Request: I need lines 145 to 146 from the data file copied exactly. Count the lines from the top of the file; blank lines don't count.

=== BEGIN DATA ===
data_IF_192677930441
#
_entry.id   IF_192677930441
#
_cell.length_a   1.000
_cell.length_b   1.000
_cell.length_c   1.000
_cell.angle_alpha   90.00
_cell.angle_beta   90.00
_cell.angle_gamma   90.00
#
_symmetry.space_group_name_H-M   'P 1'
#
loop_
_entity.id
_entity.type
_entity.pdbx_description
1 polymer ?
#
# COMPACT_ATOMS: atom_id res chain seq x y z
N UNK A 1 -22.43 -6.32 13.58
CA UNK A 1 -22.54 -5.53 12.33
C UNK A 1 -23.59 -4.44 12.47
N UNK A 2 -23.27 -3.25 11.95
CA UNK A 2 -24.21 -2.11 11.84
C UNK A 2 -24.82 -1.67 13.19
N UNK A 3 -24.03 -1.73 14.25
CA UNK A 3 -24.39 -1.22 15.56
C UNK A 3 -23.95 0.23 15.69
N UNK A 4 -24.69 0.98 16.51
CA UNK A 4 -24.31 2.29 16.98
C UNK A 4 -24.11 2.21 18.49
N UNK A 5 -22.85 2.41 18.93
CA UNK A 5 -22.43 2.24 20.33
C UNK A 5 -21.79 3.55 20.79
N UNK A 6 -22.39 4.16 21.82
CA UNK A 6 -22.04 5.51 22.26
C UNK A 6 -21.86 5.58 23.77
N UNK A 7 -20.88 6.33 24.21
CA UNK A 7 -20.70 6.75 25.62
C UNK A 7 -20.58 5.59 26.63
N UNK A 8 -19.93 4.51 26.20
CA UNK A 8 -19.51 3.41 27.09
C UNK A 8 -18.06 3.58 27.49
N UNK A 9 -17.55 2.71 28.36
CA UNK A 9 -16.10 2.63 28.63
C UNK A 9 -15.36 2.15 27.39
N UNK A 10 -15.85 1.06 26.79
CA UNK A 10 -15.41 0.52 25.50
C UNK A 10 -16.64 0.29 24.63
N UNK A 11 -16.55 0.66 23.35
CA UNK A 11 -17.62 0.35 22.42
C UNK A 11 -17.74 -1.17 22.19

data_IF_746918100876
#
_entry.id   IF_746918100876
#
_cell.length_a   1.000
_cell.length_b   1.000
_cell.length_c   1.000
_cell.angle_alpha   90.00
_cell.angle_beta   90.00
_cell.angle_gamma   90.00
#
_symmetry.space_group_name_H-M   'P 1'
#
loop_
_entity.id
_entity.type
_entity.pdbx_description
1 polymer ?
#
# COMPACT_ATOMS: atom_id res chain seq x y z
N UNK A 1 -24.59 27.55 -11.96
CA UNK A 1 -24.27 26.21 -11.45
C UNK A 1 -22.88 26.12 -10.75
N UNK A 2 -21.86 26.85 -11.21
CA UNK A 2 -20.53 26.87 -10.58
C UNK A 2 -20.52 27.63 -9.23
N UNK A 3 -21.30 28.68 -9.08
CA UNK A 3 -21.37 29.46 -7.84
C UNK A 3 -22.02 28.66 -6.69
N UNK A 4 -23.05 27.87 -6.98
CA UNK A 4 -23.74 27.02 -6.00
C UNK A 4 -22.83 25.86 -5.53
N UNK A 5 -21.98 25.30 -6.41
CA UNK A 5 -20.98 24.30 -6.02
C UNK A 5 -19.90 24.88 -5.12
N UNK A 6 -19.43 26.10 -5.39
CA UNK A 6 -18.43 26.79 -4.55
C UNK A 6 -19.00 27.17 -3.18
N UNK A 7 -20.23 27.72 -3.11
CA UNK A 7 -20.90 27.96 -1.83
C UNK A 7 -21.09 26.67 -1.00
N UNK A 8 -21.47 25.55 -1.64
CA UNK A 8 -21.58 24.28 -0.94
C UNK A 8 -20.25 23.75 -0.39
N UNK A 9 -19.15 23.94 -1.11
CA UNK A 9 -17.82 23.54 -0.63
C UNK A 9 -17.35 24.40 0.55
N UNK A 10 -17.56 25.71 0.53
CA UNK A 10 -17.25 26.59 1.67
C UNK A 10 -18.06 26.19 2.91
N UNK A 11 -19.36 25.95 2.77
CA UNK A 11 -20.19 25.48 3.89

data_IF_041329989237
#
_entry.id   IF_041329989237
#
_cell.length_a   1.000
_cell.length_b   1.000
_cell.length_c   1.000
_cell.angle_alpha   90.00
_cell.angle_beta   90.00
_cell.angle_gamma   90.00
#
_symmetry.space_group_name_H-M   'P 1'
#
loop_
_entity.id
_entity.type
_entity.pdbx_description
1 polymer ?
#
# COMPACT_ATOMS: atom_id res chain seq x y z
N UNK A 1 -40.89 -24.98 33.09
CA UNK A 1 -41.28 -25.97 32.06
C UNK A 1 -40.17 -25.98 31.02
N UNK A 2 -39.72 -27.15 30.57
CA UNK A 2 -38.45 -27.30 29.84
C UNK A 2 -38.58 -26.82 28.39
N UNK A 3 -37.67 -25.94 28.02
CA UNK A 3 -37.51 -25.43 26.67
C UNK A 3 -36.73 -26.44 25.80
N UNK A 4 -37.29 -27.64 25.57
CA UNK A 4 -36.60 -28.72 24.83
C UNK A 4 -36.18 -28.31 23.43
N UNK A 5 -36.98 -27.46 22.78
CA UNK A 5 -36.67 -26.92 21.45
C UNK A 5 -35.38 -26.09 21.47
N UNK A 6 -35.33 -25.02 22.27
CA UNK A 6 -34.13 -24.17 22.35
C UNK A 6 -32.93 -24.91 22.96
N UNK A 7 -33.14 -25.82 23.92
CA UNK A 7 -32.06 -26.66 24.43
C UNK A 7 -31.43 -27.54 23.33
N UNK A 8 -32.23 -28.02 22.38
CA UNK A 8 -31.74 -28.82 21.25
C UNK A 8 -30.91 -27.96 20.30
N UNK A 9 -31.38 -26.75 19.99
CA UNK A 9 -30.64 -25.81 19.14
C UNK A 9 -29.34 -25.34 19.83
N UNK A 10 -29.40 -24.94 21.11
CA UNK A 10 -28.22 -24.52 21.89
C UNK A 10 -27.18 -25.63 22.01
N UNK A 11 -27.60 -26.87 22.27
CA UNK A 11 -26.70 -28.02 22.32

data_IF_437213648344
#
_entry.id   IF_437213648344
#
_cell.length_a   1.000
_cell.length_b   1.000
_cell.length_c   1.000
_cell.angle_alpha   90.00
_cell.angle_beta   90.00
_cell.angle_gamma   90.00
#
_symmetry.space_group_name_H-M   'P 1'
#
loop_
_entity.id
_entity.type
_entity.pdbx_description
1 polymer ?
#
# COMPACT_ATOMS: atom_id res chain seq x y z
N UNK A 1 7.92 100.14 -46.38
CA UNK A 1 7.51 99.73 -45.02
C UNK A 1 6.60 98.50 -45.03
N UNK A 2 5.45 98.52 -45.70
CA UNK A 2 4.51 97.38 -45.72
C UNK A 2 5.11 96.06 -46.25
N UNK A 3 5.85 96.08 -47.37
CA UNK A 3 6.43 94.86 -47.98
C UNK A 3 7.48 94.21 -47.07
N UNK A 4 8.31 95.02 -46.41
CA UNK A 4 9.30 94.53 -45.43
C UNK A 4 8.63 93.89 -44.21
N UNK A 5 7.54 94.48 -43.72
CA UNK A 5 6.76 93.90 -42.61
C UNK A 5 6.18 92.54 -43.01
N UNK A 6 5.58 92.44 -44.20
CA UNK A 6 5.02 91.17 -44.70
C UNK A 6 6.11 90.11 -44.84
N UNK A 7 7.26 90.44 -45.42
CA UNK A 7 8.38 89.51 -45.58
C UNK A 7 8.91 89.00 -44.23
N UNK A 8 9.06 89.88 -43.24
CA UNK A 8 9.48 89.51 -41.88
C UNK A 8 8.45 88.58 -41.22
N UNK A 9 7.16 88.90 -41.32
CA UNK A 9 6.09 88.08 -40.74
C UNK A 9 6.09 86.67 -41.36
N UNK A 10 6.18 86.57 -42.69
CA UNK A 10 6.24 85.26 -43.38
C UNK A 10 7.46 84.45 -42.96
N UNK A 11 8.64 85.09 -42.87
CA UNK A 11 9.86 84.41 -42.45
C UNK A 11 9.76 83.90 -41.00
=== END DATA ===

CA UNK A 7 -32.06 -26.66 24.43
C UNK A 7 -31.43 -27.54 23.33